women inspiring woahs

woah number 1:

Sunday, Dec. 21, 2014

A Dialogue of Watching
by Kenneth Rexroth

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Let me celebrate you. I
Have never known anyone
More beautiful than you. I
Walking beside you, watching
You move beside me, watching
That still grace of hand and thigh,
Watching your face change with words
You do not say, watching your
Solemn eyes as they turn to me,
Or turn inward, full of knowing,
Slow or quick, watching your full
Lips part and smile or turn grave,
Watching your narrow waist, your
Proud buttocks in their grace, like
A sailing swan, an animal,
Free, your own, and never
To be subjugated, but
Abandoned, as I am to you,
Overhearing your perfect
Speech of motion, of love and
Trust and security as
You feed or play with our children.
I have never known any
One more beautiful than you.

woah number 2:

It’s the birthday of a writer described by Time magazine as “indisputably theworld’s number one woman writer“: Rebecca West (books by this author), born Cicely Isabel Fairfield in London (1892). As a teenager, she began writing for a radical feminist journal. She didn’t want to embarrass her mother, so she used a pseudonym, taking the name of the heroine in Henrik Ibsen’s playRosmersholm.

Her journalism soon extended to reviews. She described T.S. Eliot as “a poseur,” Tolstoy as “overrated,” George Bernard Shaw as “a eunuch perpetually inflamed by flirtation,” and said of Somerset Maugham: “He couldn’t write for toffee, bless his heart.” She wrote: “Writers on the subject of August Strindberg have hitherto omitted to mention that he could not write.” At the age of 19, she wrote of H.G. Wells: “Of course he is the old maid among novelists; even the sex obsession that lay clotted on Ann Veronica and The New Machiavelli like cold white sauce was merely an old maid’s mania.” After he read the review, Wells asked to meet West, and the two became lovers, and had a son. West was frustrated that so much attention was given to this scandal and her laissez-faire parenting.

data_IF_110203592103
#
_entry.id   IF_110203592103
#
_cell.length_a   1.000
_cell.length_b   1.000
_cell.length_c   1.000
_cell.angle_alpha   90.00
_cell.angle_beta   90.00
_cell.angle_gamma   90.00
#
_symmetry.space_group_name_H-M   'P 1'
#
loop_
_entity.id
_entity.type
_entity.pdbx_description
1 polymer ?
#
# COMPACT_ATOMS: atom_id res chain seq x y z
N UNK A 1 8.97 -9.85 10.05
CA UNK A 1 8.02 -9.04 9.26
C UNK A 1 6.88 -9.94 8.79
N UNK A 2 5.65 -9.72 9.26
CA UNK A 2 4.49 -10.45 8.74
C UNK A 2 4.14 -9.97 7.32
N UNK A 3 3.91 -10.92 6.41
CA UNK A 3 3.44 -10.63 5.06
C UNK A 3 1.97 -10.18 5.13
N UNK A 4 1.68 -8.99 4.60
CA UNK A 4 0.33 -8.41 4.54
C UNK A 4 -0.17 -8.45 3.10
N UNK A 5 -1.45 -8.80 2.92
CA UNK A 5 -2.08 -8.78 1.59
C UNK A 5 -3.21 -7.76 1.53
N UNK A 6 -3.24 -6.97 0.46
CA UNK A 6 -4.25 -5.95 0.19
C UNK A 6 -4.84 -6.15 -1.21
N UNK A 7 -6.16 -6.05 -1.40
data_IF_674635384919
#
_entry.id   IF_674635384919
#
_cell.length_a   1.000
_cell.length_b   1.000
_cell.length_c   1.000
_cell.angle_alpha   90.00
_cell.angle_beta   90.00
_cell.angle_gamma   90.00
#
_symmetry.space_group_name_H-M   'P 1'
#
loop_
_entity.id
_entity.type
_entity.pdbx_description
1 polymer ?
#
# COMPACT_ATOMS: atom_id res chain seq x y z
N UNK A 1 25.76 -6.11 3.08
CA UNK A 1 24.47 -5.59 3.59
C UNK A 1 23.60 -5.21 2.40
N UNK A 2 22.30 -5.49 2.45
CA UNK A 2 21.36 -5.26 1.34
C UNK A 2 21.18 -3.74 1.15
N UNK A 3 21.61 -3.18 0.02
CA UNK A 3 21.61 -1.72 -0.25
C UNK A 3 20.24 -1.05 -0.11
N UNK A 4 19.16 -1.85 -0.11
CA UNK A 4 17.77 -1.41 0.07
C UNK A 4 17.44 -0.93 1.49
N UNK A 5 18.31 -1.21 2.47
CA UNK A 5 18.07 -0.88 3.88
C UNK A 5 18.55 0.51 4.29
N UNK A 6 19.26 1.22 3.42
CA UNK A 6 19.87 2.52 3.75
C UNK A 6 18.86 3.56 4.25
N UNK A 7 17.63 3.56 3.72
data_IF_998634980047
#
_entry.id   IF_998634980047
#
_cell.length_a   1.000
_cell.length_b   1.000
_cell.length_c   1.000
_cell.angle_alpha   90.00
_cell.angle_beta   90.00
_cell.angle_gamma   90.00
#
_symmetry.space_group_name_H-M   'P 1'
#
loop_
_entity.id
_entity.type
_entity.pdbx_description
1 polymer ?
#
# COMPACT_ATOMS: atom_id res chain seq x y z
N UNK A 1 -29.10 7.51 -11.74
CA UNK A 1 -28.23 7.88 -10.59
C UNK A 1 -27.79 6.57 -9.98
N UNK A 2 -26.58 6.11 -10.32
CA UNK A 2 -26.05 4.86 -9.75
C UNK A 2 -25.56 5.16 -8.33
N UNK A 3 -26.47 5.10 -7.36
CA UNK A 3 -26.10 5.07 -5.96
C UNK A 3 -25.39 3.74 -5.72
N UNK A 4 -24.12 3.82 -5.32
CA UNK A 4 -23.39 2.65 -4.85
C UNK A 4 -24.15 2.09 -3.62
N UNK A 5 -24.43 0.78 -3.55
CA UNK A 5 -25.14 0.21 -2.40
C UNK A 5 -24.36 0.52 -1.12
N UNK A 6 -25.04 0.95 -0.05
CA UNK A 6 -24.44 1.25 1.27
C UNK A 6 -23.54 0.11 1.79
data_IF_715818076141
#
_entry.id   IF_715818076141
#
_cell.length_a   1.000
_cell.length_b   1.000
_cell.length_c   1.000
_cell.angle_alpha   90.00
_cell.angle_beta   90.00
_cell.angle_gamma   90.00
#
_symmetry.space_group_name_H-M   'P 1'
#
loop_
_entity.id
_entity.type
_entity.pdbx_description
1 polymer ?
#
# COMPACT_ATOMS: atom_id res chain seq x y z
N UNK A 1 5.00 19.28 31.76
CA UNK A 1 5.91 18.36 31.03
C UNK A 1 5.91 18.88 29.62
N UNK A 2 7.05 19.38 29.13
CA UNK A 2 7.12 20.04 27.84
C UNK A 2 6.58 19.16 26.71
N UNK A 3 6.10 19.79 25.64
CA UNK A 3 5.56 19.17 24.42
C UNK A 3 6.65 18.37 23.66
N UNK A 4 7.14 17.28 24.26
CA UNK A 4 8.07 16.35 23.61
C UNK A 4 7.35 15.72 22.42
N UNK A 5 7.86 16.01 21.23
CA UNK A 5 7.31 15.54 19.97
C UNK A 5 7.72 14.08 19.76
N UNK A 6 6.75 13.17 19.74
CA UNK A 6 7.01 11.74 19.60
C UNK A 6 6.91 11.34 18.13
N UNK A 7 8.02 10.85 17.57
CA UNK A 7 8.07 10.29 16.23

woah number 3:

It’s the birthday of Irish revolutionary Maud Gonne, born in Tongham, England (1866). She is famous as the muse of poet W.B. Yeats – he said that when he met her, “The troubling of my life began.” They remained close friends throughout their lives, and Gonne inspired many of his greatest poems.

Gonne grew up in a wealthy family. Her father was a military attaché who traveled all over Europe. She went to boarding school in France, and she was well-traveled, cosmopolitan, confident, and beautiful – six feet tall with red hair. One contemporary described her: “She has a beauty that surprises one – like the sun when it leaps above the horizon. She is tall and like a queen out of a saga.” She returned to Ireland to keep house for her sick father, and after his death she returned to France. There she fell in love with a married right-wing politician, a French nationalist who hated England and encouraged Gonne to join the Irish nationalist cause. The cause soon became her passion, as she traveled the countryside witnessing the persecution of the Irish by the English landowners. She started a newspaper to support the Irish cause, campaigned tirelessly for the release of political prisoners, and organized the Daughters of Ireland, a group of revolutionary women.


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